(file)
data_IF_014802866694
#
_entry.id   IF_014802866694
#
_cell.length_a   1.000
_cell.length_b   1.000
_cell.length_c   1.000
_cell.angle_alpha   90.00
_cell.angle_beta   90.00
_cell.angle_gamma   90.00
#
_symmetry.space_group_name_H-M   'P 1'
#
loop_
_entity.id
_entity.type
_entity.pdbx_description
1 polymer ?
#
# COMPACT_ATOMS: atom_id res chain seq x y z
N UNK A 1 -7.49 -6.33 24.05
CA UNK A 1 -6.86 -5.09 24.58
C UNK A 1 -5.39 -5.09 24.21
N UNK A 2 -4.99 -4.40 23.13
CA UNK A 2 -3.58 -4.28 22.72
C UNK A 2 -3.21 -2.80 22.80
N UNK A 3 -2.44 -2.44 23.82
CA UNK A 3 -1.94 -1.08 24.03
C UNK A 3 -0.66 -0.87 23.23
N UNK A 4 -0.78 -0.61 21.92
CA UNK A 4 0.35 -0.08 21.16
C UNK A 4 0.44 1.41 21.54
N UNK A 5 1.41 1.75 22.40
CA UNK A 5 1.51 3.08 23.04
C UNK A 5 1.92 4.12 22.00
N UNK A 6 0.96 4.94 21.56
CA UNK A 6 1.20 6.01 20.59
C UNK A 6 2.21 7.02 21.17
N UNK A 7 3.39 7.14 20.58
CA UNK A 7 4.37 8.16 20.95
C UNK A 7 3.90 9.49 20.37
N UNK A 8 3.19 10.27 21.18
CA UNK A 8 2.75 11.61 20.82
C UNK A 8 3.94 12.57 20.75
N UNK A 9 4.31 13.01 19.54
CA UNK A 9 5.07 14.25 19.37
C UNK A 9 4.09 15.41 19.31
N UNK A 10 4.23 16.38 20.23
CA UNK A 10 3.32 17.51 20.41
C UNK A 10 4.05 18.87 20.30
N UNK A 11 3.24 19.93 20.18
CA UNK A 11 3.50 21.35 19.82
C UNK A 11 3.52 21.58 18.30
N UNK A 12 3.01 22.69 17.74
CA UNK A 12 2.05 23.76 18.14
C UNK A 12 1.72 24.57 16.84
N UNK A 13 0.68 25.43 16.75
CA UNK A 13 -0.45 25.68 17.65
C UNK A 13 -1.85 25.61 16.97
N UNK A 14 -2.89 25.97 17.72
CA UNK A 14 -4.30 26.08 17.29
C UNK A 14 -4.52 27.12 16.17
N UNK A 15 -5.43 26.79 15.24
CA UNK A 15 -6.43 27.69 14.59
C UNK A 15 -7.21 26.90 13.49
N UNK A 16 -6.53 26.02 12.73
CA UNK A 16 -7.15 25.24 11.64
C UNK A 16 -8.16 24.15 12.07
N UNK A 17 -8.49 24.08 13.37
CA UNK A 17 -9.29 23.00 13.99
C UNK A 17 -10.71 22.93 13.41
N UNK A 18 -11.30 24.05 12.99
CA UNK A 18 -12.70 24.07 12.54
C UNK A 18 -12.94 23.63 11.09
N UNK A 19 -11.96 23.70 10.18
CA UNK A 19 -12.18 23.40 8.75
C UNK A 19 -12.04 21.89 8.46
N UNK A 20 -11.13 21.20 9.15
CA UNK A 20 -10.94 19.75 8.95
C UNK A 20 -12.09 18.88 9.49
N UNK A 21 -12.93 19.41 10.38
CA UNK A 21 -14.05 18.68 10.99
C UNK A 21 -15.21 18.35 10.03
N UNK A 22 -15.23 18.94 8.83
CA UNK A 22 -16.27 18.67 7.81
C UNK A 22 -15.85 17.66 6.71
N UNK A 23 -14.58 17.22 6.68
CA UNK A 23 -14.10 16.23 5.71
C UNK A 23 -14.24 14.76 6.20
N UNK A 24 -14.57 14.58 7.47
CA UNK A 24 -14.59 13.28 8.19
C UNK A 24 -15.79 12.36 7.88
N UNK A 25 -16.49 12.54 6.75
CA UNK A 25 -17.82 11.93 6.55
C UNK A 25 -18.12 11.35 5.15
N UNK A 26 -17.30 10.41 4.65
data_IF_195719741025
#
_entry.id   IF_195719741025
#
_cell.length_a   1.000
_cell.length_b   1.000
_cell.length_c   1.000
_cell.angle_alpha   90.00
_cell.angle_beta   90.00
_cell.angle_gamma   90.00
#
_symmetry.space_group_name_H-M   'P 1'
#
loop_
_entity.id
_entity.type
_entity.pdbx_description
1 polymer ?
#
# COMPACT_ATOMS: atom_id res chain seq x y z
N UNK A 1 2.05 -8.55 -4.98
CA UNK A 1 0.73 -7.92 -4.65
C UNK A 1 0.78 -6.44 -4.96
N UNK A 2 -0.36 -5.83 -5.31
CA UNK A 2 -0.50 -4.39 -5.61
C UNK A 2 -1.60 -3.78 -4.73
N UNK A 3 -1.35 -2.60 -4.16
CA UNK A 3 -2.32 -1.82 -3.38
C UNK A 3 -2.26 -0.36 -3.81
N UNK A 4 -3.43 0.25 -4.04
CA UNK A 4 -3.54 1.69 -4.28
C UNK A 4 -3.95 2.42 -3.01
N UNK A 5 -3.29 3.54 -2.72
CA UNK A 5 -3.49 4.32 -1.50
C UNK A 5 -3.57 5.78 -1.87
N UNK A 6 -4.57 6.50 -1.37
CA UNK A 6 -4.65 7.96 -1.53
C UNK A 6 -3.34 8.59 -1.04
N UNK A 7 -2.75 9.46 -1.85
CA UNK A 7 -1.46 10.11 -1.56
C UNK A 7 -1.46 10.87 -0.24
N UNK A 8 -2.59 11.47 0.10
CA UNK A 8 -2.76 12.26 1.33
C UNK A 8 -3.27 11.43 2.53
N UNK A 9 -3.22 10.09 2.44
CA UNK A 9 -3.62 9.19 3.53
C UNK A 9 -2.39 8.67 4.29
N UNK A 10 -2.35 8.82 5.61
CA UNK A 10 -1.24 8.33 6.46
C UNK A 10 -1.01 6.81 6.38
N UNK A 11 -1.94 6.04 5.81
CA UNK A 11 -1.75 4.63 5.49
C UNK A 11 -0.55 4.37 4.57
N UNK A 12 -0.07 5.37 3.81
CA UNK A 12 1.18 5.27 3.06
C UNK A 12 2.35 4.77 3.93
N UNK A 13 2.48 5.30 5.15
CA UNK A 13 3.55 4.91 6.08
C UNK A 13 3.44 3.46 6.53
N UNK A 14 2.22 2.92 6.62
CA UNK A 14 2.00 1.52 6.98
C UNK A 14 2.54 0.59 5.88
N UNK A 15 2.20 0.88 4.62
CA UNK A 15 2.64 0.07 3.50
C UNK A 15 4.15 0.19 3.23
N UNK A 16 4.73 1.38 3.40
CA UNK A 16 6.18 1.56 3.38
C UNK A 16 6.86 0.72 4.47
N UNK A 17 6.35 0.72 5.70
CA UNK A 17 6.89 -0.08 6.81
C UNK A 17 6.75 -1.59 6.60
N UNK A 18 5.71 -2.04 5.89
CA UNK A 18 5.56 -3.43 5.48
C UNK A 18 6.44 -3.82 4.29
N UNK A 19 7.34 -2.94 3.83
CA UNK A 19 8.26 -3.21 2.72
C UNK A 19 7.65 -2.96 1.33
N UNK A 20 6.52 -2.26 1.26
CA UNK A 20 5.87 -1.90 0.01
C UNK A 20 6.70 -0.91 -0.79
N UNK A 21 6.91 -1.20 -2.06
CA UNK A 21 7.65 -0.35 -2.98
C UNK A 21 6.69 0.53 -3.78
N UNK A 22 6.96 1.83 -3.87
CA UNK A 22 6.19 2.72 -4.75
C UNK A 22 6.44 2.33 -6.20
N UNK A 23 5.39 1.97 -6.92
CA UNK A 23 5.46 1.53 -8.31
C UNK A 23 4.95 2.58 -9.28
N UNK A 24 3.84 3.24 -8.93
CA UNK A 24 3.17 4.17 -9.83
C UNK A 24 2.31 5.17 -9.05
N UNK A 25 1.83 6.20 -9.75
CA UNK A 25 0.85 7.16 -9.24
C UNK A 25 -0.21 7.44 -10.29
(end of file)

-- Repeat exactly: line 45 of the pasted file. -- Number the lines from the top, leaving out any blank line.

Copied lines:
N UNK A 9 4.31 13.01 19.54